Recently, I woke up in the middle of the night with a single word from the New Testament more or less “flashing in lights” in my mind. It was the word DISCIPLE.

I realised immediately that “disciple” was not a word I have used very much, in my thinking, or my conversation, or my writing – and yet it is a word that was quite often on the lips of Jesus. It dawned on me that it was a biblical word I had been neglecting.

How (I asked myself) would I define the term “disciple of Jesus”? When I came to think about it, it actually seemed a stronger term than either “Christian” or “Believer” – words that, up till now, I would have used much more often. Well over half the British population still describe themselves as Christian, in censuses or on official forms, though one can’t help doubting if that really means “committed Christian”. Even the word “believer” can indicate a person who gives theoretical assent to the existence of God and Jesus, without giving personal allegiance. (As the apostle James says: “Even the demons believe”.)

The phrase “Disciple of Jesus”, however, speaks of a full and rounded relationship. It speaks, for instance, of closeness. Jesus’ first disciples were his constant companions. He talked about his true followers being “yoked” to Himself. Discipleship speaks, too, of learning. The ‘twelve’ very much thought of Him as their Teacher. Then again, obedience ranked highly in the relationship between Jesus and the original disciples. They did what He wanted, whenever He asked. They called Him “Lord” and “Master”. Finally, the word disciple seems to me to speak of love. Very few people stick so closely to someone else, on a day-to-day basis, hanging on the other person’s every word, if some kind of love is not involved.

I am writing this just after the 2012 Olympic Games, which have been held in London, where I live. One of the features I noticed, in the coverage of the Games, was the relationship of many of the participants with their coaches. It struck me that it was often very similar to discipleship: a great deal of time was spent together; there was teaching and learning; there were very specific instructions given along the way; and there was frequently great respect and affection from the athletes for those mentors who had helped them “run well” (or whatever they did). If Christians are – in the language of the apostle Paul – to “run well”, they need to see Jesus as their Great Ever-Present Coach, and not just to have a loose acquaintanceship with Him. That’s what the word “disciple” implies.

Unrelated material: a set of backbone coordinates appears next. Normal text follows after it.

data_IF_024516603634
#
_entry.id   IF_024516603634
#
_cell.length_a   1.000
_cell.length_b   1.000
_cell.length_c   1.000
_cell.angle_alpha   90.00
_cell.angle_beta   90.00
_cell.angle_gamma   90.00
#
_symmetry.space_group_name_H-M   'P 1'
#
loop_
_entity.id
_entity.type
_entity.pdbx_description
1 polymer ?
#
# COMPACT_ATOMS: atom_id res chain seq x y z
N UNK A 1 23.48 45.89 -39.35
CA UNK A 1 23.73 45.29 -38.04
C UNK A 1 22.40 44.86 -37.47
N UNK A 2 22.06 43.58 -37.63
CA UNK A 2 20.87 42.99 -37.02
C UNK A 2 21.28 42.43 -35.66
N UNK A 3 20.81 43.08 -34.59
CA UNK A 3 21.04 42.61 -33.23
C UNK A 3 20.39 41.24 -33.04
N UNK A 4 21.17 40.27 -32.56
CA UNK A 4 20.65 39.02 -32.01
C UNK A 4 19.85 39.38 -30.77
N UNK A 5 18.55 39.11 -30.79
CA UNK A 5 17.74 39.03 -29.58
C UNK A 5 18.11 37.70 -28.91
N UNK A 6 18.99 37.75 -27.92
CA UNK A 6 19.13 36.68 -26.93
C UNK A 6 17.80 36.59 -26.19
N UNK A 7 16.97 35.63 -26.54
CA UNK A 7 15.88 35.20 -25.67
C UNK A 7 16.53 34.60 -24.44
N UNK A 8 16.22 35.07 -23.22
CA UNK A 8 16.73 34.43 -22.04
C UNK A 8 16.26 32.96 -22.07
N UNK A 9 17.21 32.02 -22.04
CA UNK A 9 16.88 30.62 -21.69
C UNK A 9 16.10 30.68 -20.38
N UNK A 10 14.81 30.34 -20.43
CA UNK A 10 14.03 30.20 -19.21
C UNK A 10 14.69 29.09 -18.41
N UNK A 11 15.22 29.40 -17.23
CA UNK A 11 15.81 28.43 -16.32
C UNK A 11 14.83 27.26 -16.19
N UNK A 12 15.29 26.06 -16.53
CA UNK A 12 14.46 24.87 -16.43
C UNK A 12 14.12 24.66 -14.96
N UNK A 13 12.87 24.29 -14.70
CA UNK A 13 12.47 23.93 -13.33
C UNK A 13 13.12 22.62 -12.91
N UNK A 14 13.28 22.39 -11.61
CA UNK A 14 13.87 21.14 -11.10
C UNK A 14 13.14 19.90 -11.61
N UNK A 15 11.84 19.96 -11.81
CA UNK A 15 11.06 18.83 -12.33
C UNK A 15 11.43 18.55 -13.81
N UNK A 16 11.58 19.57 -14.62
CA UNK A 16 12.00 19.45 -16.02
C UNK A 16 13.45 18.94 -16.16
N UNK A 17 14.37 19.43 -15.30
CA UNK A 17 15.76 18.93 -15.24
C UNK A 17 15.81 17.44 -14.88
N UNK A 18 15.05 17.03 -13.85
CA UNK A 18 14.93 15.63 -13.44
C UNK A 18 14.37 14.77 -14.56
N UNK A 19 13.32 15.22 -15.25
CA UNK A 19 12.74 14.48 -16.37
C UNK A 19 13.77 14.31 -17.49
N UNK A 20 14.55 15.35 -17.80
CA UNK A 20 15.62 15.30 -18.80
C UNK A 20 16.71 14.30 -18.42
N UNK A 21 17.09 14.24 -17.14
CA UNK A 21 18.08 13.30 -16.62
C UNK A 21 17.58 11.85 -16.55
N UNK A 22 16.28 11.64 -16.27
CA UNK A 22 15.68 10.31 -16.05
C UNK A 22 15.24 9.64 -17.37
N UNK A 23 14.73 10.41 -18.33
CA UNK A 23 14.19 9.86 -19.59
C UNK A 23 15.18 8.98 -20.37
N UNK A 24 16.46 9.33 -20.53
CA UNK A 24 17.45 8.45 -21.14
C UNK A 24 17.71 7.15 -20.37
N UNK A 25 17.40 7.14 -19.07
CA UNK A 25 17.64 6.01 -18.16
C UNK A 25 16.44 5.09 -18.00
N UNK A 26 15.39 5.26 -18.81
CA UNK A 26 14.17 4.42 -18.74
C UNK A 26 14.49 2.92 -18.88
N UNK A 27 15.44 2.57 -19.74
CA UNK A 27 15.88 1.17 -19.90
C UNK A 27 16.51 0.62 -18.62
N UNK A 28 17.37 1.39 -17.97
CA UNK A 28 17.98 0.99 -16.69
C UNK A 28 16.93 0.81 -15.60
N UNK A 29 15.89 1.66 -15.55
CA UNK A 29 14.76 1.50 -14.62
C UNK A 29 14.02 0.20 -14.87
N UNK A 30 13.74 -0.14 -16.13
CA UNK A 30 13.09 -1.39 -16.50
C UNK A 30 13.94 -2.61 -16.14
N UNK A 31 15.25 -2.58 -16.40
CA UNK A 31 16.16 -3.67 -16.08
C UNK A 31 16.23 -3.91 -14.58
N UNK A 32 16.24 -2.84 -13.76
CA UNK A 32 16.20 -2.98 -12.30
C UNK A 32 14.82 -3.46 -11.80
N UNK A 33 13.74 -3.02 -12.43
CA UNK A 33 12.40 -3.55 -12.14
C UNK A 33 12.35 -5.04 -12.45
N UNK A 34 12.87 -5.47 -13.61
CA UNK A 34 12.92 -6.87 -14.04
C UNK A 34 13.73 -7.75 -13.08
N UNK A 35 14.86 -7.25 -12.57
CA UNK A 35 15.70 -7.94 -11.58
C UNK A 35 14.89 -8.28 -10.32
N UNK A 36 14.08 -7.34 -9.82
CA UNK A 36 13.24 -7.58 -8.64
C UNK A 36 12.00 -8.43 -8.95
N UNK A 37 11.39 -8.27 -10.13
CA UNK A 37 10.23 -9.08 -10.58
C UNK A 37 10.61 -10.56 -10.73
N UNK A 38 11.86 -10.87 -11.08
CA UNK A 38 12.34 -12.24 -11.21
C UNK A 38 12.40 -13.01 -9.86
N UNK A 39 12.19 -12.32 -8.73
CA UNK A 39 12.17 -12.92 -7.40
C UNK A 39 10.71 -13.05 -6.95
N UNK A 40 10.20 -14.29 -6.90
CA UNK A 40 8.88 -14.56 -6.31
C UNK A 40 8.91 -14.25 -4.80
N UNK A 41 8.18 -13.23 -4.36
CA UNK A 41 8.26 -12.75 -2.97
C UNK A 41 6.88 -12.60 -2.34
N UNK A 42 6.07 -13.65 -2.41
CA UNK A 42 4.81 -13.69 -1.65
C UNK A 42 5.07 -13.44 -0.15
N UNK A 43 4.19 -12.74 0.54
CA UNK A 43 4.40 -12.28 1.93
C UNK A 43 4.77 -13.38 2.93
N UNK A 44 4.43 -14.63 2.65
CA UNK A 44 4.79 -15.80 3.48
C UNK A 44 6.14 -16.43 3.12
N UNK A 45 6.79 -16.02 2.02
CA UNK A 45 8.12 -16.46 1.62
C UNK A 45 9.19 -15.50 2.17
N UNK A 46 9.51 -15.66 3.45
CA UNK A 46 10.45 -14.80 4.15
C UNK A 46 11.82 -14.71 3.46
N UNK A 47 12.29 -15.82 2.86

Certainly, I am finding it very helpful, personally, to think of myself, above all, as a “disciple of Jesus” – in preference to all the other terms I have been accustomed to use: Christian, Believer, Follower of Christ, and so on. I mustn’t let Him out of my sight! I must go on learning from Him, and I must expect a flow of specific instructions, and really act upon them! As He has coached me through life, I have already built up huge respect and love for Him, but it would be sad if I let familiarity dull the edge of my excitement, when, yet again, I see one of His lovely plans coming together! He’s my supreme “Life-Coach”. I AM HIS DISCIPLE.

Let me share with you two final thoughts that you might find relevant to your own situation. One of the things Jesus coaches me in is: love for others. Furthermore, part of that love is that I should want those “others”, with whom I come in contact, to commit themselves to Jesus. I am called upon to bless others in every possible way, and every means of blessing others is definitely important. Nevertheless, to be involved in pointing people to commitment to Jesus is the very best help we could give them for time and for eternity. When I am involved specifically in that, however, I must remember the words of Jesus at the end of Matthew’s Gospel: “Go and make disciples of all nations”. He doesn’t say “Make Christians” or “Make Believers” – He says: MAKE DISCIPLES. We have so often, in the past, aimed too low. We have been content if individuals accepted a formula of belief, or joined our particular group. We have not aimed at making followers who will act (and go on acting) as disciples – seeing themselves yoked to the Divine Life Coach on a day-to-day basis.

My other final thought is this: As a Christian who follows Jesus outside the “Organised Church”, I am often asked to “identify myself properly”! Other Christians (and even other non-Christians) want me to give some descriptive name to myself. They don’t seem to be satisfied if I say “I am simply a Christian” or “I am simply a believer in Christ.” I think that, in the future, I shall opt for saying “I am a disciple of Jesus” – because I can enlarge on that, along the lines of what I have just written. I can explain what a disciple is.

I know, of course, that there are plenty of “disciples of Jesus” within the Institutional Church, as well as outside it, so it is not a term that explains why I am no longer involved with “organised religion”. Nevertheless, I believe it is a worthy description of many of us who are sincerely following the Lord “outside the camp”, and why we do so can be explained separately, if necessary.

The term ‘disciple’ was, of course, always known to me. What I have done recently, however, is to bring it into much greater prominence in my thinking about my own response to the Lord. I pray that thinking of yourself, specifically, as a DISCIPLE, UNITED DAY-BY-DAY TO OUR WONDERFUL LIFE-COACH, will be as much of a blessing to you as it has been to me.